Kate Adie, author and broadcaster, is considered to be among the very finest reporters as well as one of the first British women sending despatches from danger zones around the world as the BBC’s Chief News Correspondent. She is also familiar as the presenter of BBC Radio Four’s From Our Own Correspondent and a guest on many other radio and television programmes. She has been named ‘Reporter of the Year’ twice by the Royal Television Society; the first occasion was for her coverage of the SAS’ end to the Iranian Embassy siege in 1980. She won the Monte Carlo International Golden Nymph Award in 1981 and again in 1990 and also in that year the Richard Dimbleby Award from BAFTA.
Kate grew up in Sunderland and gained a BA from Newcastle University where she read Swedish. She was a member of the National Youth Theatre and still attends the theatre and visits galleries when time permits. She is an avid reader of both fiction and history and has served as a judge for literary prizes.
Kate’s first book, The Kindness of Strangers, an account of her work as a reporter and how she came to undertake it was on the Sunday Times best seller list for 37 weeks; the combined paperback and hardback editions have sold over half a million copies so far. An illustrated history of women in uniform, Corsets to Camouflage was a companion volume to the highly praised Imperial War Museum exhibition on the subject and Nobody’s Child, an exploration of why even in today’s tolerant climate babies are still abandoned at birth and what it’s like to grow up without knowing anything about your origins. This generated Kate’s BBC 1 documentary series about foundlings, Found. A second series was broadcast in May 2007. Kate’s fourth book, Into Danger: People Who Risk Their Lives for Work, was published in September 2008 and is about why and how people work in highly dangerous occupations. Her latest book is Fighting on the Home Front: The Legacy of Women in World War One.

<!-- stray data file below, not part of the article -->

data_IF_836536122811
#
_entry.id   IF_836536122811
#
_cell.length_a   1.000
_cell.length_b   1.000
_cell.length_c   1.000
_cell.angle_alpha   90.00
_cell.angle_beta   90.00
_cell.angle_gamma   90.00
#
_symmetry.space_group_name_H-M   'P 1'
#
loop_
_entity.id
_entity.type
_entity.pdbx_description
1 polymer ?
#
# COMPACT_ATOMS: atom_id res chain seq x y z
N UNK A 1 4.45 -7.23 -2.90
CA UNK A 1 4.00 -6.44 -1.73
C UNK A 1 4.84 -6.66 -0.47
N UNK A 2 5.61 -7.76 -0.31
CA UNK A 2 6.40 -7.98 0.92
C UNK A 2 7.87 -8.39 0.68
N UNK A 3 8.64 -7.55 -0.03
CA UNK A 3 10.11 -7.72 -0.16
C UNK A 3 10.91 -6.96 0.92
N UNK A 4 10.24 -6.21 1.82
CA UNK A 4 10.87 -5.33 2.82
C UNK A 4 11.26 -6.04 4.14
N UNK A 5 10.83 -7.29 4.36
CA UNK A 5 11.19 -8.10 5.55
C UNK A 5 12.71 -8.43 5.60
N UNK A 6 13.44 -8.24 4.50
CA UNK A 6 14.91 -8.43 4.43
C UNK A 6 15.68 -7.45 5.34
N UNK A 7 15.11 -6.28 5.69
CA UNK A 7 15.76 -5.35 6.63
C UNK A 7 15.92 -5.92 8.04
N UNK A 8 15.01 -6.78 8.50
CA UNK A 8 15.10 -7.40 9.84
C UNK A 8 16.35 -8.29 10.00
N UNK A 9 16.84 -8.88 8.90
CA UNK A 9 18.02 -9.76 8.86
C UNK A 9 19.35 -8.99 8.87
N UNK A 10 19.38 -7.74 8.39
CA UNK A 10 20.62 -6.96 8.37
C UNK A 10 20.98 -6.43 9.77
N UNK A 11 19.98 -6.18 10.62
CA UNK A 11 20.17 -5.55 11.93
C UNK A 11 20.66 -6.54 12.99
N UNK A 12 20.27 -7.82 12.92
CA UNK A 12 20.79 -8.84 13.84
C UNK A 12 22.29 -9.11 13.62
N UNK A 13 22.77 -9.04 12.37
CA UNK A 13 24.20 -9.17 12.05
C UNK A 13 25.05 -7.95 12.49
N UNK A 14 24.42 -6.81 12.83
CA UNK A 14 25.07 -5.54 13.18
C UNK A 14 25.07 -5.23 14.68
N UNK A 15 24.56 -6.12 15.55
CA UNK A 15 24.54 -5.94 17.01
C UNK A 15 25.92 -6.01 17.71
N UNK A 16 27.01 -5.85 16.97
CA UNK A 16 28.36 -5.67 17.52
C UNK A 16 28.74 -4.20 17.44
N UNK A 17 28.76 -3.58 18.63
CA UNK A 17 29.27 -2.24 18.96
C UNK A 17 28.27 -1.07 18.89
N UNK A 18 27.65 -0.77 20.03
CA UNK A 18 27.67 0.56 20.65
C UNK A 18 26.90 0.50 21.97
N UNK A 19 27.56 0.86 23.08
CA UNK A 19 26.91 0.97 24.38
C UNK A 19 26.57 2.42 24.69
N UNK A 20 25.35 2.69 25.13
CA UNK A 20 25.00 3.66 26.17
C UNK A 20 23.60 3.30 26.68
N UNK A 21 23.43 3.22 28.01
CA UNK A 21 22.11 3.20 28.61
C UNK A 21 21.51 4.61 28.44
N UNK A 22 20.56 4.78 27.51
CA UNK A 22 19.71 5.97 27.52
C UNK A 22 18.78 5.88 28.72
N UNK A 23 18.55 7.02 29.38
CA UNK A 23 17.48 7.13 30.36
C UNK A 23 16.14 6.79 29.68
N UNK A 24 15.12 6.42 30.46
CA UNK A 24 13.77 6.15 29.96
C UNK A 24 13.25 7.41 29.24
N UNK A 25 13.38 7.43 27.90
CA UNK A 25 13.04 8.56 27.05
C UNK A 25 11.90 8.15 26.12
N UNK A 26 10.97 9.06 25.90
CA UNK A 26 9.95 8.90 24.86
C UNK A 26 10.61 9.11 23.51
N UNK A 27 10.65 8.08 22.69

Kate was awarded an OBE in 1993. She has honorary degrees from many universities and three Honorary Fellowships. Kate was also a trustee of the Imperial War Museum.